EU supports strikes against chemical weapons in Syria

EU supports strikes against chemical weapons in Syria

The strikes on Saturday morning in Syria by United States, France and the United Kingdom have the backing of the EU. The Belgian government expressed understanding of the strikes. The intervention followed the suspected use of chemical weapons by the Syrian regime in Damascus suburb Douma a week ago.

More than 100 cruise missiles ware launched against weapons storage and research facilities near Damascus, Homs and Aleppo to deter the Syrian regime from future use of chemical weapons.

The strikes were limited and will not change anything on the ground. The regime had time to take precautions and to move and hide equipment. Syria and Russia claimed that some of the missiles had been intercepted but this was denied by the powers participating in the strikes.

The civil war in Syria has lasted since 2011 and with Russian and Iranian support the regime has reconquered large parts of the country.

The estimated death toll is over half a million, of which more than 200 000 are civilian deaths. The United Nations stopped counting in 2016 when it said that 400 000 people had been killed. The absolute majority have been killed by conventional weapons without the international community intervening to protect civilians by establishing no-fly zones.

EU statement

In a statement issued by High Representative Federica Mogherini on Saturday on behalf of the EU, she said that “The EU is supportive of all efforts aimed at the prevention of the use of chemical weapons. It finds it deeply shocking that the international community is still confronted with the use of chemical weapons.”

The EU reiterated its “strongest condemnation of the repeated use of chemical weapons by the Syrian regime, as confirmed by the OPCW/UN Joint Investigative Mechanism (JIM) and as reported continuously in recent months in Eastern Ghouta and other areas in Syria, including the most recent reports of a devastating chemical attack on Douma.”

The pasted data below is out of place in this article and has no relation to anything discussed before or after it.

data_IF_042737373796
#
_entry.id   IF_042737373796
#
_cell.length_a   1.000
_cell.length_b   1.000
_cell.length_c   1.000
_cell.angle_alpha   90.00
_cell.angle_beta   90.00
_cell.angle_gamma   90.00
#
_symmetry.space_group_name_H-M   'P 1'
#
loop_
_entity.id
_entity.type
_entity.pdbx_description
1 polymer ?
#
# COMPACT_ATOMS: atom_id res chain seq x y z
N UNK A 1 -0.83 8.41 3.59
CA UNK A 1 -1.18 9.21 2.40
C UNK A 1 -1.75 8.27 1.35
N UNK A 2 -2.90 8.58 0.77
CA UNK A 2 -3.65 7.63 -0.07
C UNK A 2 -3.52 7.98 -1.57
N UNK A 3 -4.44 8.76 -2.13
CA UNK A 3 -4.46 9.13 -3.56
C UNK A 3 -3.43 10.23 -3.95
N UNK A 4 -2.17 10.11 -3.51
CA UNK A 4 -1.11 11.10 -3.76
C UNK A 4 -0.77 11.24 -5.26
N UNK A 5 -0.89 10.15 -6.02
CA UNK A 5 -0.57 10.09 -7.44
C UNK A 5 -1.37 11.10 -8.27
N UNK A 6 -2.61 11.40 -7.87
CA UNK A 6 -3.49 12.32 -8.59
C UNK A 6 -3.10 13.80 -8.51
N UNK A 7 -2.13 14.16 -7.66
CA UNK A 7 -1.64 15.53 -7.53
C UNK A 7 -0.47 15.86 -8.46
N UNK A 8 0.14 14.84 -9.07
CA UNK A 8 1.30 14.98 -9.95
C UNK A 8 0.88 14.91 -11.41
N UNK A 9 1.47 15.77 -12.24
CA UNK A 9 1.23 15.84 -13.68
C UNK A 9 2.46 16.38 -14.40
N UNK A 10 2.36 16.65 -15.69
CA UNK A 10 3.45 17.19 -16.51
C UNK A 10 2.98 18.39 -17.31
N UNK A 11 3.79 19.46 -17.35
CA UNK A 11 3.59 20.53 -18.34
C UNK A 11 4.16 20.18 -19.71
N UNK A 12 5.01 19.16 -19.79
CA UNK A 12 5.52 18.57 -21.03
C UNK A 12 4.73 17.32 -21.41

The OPCW stands for the Organisation for the Prohibition of Chemical Weapons. In 2013 it was charged with overseeing the elimination of stockpiles of chemical weapons in Syria but apparently not all stockpiles were shipped out or destroyed.

The statement says that the EU was informed about targeted US, French and UK airstrikes on chemical weapons facilities in Syria, “these specific measures having been taken with the sole objective to prevent further use of chemical weapons and chemical substances as weapons by the Syrian regime to kill its own people.”

“Accountability is a must. The use of chemical weapons or chemical substances as weapons is a war crime and a crime against humanity. Perpetrators will be held accountable for this violation of international law.”

Belgian position

Prime Minister Charles Michel wrote Saturday on Twitter that he "understands" the joint military action of the United States, France and United Kingdom in Syria. "We must now focus on political negotiations to avoid an escalation," he said.

The Prime Minister also recalled that Belgium "strongly condemns" the use of chemical weapons. Foreign Minister Didier Reynders added that chemical attacks on civilians constitute "an atrocity and a flagrant violation of international conventions".

Olivier Corten, professor of international law at the Free University of Brussels (ULB), commented that there was "no legal justification” for the strikes and that they violated international law.

The only legal justification would be a UN Security Council decision (which would be vetoed by Russia) or self-defense, according to Corten. In the long run, this way of operating could have serious consequences. "The risk of intervening without legal justification is that others may act in the same way," he warns.

The Brussels Times

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